NZ Super Fund could do more to invest responsibly, report

Adrian Orr, chief executive of the NZ Superannuation Fund.
JASON OXENHAM/FAIRFAX NZ

Adrian Orr, chief executive of the NZ Superannuation Fund.

New Zealand's Superannuation Fund (NZSF) has been accused of not being as responsible an investor as it claims to be.

NZSF invests to contribute to the cost of paying pensions.

It says it has a long-standing commitment to responsible investing, and believes environmental, social and governance (ESG) factors are material to long-term returns.

These are factored in to the way it monitors external investment managers, exercises its voting rights and engages with companies, as well as its own operations and reporting.

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Its legislation also requires that its investments avoid prejudice to New Zealand's international reputation. 

But Robert Howell, former chief executive of the now-defunct Council of Socially Responsible Investment, and one of the founders of the Australasian Centre for Corporate Responsibility, said the Fund was not doing enough.

He said the "international reputation" rule was inadequate because it did not identify morally unacceptable companies.

"The New Zealand Superannuation Fund is not a responsible investor because it invests in companies that are destroying the ecological systems essential for human life, or companies that do not treat their stakeholders fairly.  Examples include Rio Tinto and Exxon Mobil," he said.

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"It invests in too many companies with poor environmental or human rights behaviour, and does not actively engage with those companies to change their behaviour. The fund needs to exclude more (and in particular fossil fuel investments), invest in fewer numbers of companies, and engage more."

Howell said the Fund had a weak legislative mandate, adopted invalid codes of conduct, used a narrow definition of risk and inconsistent application of what principles and strategies it adopted.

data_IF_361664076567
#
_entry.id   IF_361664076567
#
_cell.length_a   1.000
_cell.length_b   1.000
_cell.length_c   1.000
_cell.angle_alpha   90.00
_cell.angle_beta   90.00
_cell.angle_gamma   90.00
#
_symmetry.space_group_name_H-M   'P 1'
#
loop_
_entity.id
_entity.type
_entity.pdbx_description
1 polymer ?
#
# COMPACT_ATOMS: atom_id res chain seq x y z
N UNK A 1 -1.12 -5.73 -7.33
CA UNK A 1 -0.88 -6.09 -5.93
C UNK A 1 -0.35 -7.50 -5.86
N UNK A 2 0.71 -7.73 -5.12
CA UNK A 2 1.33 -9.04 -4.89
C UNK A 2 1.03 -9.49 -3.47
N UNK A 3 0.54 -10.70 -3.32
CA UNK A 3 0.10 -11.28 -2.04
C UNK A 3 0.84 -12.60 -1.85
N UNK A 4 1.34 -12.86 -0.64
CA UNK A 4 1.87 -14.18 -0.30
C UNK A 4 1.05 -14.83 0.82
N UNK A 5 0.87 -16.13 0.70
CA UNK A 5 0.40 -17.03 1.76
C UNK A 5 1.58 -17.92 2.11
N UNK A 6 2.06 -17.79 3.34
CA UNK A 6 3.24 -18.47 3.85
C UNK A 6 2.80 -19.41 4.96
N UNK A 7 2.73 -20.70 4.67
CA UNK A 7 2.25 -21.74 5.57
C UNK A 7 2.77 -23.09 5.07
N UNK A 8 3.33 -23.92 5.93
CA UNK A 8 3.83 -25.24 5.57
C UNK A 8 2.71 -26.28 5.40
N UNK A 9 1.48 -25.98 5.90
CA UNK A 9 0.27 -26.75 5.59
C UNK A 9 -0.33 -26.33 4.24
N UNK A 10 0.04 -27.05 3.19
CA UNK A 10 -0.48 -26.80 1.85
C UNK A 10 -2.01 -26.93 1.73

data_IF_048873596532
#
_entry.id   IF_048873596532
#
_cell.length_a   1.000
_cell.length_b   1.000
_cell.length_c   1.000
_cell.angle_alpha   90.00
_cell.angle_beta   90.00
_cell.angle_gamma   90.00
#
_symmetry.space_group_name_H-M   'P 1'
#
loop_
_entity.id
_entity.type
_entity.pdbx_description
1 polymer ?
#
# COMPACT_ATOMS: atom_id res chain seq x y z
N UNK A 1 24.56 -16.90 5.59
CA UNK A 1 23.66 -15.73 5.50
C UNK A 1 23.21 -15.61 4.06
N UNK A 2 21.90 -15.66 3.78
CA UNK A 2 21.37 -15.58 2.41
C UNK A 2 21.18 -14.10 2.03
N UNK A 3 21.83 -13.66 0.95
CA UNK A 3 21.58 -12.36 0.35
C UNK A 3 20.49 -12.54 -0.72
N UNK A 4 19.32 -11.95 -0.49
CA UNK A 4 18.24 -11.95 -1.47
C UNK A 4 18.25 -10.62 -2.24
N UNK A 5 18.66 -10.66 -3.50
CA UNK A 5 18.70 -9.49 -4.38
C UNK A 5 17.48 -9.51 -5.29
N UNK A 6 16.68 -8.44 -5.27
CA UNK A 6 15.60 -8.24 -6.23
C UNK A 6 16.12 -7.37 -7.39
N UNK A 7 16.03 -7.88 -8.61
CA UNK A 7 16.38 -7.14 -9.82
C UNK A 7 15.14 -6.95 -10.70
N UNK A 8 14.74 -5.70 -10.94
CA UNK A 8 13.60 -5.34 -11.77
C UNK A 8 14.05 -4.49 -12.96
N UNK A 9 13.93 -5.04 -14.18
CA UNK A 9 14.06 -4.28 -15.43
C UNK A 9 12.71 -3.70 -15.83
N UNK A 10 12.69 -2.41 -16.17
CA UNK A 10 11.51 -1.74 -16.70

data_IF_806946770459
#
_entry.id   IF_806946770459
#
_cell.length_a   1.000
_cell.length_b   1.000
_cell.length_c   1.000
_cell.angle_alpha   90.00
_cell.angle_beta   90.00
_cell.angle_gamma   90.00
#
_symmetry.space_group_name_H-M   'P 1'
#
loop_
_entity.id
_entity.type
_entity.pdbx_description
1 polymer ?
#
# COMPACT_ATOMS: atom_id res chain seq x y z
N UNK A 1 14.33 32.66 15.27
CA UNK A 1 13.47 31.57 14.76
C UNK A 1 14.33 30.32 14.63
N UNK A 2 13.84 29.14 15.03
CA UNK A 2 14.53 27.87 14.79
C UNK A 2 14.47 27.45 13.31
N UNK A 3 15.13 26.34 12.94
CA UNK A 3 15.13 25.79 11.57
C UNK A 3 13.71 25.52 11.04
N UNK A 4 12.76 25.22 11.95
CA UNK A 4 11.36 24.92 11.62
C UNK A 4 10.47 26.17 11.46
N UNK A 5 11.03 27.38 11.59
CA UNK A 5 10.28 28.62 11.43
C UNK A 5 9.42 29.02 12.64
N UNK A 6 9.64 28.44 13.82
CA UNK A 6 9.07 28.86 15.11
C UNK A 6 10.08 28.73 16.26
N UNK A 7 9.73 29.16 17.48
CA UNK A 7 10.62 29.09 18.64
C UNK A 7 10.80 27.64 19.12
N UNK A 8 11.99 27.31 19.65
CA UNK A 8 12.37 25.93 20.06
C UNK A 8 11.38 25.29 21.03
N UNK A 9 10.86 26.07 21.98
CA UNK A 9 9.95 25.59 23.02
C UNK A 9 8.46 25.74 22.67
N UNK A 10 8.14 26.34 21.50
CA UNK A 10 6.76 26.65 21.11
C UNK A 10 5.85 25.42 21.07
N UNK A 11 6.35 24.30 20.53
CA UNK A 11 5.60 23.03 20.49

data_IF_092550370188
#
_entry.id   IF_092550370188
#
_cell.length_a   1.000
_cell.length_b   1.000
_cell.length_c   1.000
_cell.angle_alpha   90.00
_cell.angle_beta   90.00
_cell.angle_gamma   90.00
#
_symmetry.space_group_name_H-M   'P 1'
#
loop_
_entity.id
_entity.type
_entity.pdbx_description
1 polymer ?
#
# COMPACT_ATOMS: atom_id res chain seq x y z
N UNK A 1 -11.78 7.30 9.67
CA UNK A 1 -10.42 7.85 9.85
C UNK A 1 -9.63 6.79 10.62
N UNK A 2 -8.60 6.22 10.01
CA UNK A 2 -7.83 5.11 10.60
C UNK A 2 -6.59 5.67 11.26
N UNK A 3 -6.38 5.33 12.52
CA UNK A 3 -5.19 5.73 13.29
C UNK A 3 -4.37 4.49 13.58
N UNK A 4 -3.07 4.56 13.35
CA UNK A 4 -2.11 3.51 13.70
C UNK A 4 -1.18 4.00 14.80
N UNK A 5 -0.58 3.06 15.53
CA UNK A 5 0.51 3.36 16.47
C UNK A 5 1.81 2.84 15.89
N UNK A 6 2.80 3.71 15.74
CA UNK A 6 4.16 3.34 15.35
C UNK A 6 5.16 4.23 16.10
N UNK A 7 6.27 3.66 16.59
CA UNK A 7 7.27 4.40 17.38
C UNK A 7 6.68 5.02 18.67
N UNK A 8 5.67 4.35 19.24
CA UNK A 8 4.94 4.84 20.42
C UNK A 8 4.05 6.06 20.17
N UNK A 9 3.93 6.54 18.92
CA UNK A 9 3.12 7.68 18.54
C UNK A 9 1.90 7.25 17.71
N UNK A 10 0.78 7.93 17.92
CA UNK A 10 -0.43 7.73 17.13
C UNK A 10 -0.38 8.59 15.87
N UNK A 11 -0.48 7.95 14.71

"While it has publicly reported on many aspects of its activity, there are gaps in its public accountability and auditing over its engagement activities."

He said the legislation for the Norwegian pension fund, which includes human rights, environmental damage and corruption criteria, with an Ethical Council to assess the companies, was a model worth considering for New Zealand. 

NZ Super Fund spokeswoman Catherine Etheredge said its approach was in line with best-practice portfolio management internationally.

"Responsible investment is a challenging area, but we are proud of our record and our approach is widely acknowledged as a leading one. The UNPRI rated our overall approach as A+ and our approach to Engagement an A in their 2015 benchmarking exercise.

"There are still areas we can improve on and the UNPRI benchmarking helps us focus our efforts."

She said the Fund was guided by Government policy positions, law and international conventions New Zealand had signed up to.

"There will always be people who want us to do more – or less – on some issues. We stand by our engagement programme, and note that in 2015 we appointed BMO Global Asset Management to undertake global engagements on our behalf.

"This represents a significant expansion of and additional investment into our engagement programme. We prefer to engage in order to use our influence as a shareholder to encourage companies to improve their policies and practices, and consider divestment a last resort."

Simon O'Connor, chief executive of the Responsible Investment Association of Australasia, said it was fair to ask what ethical investment should mean and how deeply the strategies were implemented.

"There is a range of depth to which people are implementing ESG."

He said it was important that it was not just a "tick the box" exercise for investment managers and there was adequate transparency.

But he said NZSF performed well against its peers internationally.

O'Connor said while it might not meet the ethical criteria of a boutique investment manager set up specifically to cater for investors who wanted ethical investments, it was doing well for a large-scale responsible asset owner.

He said taking a more intense focus would remove its ability to invest in large portions of the global market, which would be inappropriate.

 

 - Stuff

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